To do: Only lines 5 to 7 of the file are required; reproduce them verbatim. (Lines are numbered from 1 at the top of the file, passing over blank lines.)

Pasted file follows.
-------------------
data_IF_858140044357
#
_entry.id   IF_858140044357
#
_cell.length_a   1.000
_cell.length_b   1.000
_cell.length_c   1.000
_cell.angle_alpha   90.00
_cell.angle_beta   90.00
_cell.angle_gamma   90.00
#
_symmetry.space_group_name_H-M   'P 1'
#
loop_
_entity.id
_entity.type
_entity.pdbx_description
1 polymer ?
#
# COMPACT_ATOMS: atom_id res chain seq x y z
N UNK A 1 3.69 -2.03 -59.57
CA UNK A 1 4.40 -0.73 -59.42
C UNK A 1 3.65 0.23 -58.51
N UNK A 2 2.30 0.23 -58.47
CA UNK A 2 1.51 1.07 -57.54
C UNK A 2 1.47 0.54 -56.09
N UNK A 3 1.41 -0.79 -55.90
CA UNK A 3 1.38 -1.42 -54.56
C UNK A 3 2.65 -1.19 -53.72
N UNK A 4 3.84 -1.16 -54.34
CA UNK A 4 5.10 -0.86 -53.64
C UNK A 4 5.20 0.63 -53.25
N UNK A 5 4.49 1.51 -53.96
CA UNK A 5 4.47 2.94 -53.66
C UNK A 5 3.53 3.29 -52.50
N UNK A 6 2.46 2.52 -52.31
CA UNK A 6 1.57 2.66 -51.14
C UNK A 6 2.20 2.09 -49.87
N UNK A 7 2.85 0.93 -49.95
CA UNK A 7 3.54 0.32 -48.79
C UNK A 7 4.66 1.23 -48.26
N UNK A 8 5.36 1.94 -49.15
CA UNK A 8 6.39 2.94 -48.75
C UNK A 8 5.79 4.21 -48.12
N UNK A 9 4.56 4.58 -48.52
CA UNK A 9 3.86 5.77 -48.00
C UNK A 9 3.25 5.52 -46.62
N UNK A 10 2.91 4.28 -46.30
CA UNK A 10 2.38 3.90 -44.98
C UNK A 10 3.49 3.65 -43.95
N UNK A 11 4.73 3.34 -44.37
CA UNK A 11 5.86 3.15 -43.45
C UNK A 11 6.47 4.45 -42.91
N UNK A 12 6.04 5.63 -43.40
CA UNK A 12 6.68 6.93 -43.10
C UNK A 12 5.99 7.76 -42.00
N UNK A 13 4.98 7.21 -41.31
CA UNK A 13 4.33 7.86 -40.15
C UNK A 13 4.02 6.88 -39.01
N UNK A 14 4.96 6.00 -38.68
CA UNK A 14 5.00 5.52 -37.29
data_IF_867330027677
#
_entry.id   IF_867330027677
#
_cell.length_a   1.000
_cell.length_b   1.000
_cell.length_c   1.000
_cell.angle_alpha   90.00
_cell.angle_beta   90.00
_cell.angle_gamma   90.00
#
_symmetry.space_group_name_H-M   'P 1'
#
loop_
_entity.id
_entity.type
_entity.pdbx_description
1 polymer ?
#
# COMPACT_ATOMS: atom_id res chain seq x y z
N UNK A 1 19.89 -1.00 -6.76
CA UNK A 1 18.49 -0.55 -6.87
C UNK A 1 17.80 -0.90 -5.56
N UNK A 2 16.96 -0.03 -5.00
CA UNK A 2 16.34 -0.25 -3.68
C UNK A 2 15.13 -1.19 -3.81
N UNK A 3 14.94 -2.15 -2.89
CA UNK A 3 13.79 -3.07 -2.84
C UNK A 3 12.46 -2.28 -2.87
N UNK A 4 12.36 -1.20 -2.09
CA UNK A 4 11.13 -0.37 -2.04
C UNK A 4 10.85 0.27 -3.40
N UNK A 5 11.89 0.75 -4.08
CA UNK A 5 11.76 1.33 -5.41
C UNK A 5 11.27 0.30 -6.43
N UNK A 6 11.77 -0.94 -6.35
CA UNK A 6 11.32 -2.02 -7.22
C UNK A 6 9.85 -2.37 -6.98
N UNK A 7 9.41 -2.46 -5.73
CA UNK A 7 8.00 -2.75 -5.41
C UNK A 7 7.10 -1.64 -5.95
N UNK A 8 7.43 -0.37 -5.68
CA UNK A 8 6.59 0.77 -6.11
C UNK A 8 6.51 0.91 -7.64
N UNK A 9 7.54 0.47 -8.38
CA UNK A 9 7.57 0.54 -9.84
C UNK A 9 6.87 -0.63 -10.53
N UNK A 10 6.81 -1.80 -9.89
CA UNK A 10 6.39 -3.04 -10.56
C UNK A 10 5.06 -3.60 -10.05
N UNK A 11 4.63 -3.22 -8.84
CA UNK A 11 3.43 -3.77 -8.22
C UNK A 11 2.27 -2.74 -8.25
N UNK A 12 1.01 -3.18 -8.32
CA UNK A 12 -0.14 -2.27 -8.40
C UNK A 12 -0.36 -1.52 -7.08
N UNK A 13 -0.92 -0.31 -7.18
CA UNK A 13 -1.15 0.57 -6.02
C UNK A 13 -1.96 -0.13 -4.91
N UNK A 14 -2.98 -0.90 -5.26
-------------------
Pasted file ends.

_cell.length_a   1.000
_cell.length_b   1.000
_cell.length_c   1.000